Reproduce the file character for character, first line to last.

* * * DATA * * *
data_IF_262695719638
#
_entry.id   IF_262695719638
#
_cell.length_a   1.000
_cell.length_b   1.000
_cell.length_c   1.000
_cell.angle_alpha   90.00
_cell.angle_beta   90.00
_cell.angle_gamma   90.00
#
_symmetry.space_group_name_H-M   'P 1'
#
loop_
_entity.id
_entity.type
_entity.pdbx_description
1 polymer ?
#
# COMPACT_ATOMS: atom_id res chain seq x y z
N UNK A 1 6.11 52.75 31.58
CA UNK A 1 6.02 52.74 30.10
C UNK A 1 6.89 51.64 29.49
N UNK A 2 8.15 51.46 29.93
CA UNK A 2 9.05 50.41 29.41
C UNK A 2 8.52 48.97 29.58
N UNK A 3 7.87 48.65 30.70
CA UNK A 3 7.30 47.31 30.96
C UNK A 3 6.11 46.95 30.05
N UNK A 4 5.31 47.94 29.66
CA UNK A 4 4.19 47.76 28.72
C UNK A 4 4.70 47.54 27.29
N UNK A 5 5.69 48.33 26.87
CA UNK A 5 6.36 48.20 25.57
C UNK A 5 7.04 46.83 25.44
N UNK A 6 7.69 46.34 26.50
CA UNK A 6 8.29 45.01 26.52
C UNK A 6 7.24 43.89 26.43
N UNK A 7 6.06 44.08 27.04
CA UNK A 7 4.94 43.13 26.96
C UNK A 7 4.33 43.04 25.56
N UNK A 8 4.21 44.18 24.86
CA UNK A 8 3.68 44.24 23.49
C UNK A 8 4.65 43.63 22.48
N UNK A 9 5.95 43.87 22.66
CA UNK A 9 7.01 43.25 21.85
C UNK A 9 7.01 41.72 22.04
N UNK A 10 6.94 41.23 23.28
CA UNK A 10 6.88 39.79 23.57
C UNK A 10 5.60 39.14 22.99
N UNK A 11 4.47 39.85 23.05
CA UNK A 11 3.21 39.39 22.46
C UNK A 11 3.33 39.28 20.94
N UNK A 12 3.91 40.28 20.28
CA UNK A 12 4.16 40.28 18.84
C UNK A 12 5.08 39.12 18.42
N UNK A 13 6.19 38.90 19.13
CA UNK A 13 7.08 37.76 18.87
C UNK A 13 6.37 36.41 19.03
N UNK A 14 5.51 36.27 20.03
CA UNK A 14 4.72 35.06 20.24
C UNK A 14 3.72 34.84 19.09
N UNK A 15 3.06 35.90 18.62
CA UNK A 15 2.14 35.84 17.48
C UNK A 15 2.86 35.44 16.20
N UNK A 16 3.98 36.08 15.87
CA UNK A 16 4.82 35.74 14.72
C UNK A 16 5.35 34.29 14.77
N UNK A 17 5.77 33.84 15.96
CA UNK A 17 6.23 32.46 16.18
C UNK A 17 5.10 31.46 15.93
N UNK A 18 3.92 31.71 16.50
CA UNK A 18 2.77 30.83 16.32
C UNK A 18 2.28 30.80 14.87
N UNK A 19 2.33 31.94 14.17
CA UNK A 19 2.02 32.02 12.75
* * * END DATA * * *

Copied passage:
data_IF_262695719638
#
_entry.id   IF_262695719638
#
_cell.length_a   1.000
_cell.length_b   1.000
_cell.length_c   1.000
_cell.angle_alpha   90.00
_cell.angle_beta   90.00
_cell.angle_gamma   90.00
#
_symmetry.space_group_name_H-M   'P 1'
#
loop_
_entity.id
_entity.type
_entity.pdbx_description
1 polymer ?
#
# COMPACT_ATOMS: atom_id res chain seq x y z
N UNK A 1 6.11 52.75 31.58
CA UNK A 1 6.02 52.74 30.10
C UNK A 1 6.89 51.64 29.49
N UNK A 2 8.15 51.46 29.93
CA UNK A 2 9.05 50.41 29.41
C UNK A 2 8.52 48.97 29.58
N UNK A 3 7.87 48.65 30.70
CA UNK A 3 7.30 47.31 30.96
C UNK A 3 6.11 46.95 30.05
N UNK A 4 5.31 47.94 29.66
CA UNK A 4 4.19 47.76 28.72
C UNK A 4 4.70 47.54 27.29
N UNK A 5 5.69 48.33 26.87
CA UNK A 5 6.36 48.20 25.57
C UNK A 5 7.04 46.83 25.44
N UNK A 6 7.69 46.34 26.50
CA UNK A 6 8.29 45.01 26.52
C UNK A 6 7.24 43.89 26.43
N UNK A 7 6.06 44.08 27.04
CA UNK A 7 4.94 43.13 26.96
C UNK A 7 4.33 43.04 25.56
N UNK A 8 4.21 44.18 24.86
CA UNK A 8 3.68 44.24 23.49
C UNK A 8 4.65 43.63 22.48
N UNK A 9 5.95 43.87 22.66
CA UNK A 9 7.01 43.25 21.85
C UNK A 9 7.01 41.72 22.04
N UNK A 10 6.94 41.23 23.28
CA UNK A 10 6.88 39.79 23.57
C UNK A 10 5.60 39.14 22.99
N UNK A 11 4.47 39.85 23.05
CA UNK A 11 3.21 39.39 22.46
C UNK A 11 3.33 39.28 20.94
N UNK A 12 3.91 40.28 20.28
CA UNK A 12 4.16 40.28 18.84
C UNK A 12 5.08 39.12 18.42
N UNK A 13 6.19 38.90 19.13
CA UNK A 13 7.08 37.76 18.87
C UNK A 13 6.37 36.41 19.03
N UNK A 14 5.51 36.27 20.03
CA UNK A 14 4.72 35.06 20.24
C UNK A 14 3.72 34.84 19.09
N UNK A 15 3.06 35.90 18.62
CA UNK A 15 2.14 35.84 17.48
C UNK A 15 2.86 35.44 16.20
N UNK A 16 3.98 36.08 15.87
CA UNK A 16 4.82 35.74 14.72
C UNK A 16 5.35 34.29 14.77
N UNK A 17 5.77 33.84 15.96
CA UNK A 17 6.23 32.46 16.18
C UNK A 17 5.10 31.46 15.93
N UNK A 18 3.92 31.71 16.50
CA UNK A 18 2.77 30.83 16.32
C UNK A 18 2.28 30.80 14.87
N UNK A 19 2.33 31.94 14.17
CA UNK A 19 2.02 32.02 12.75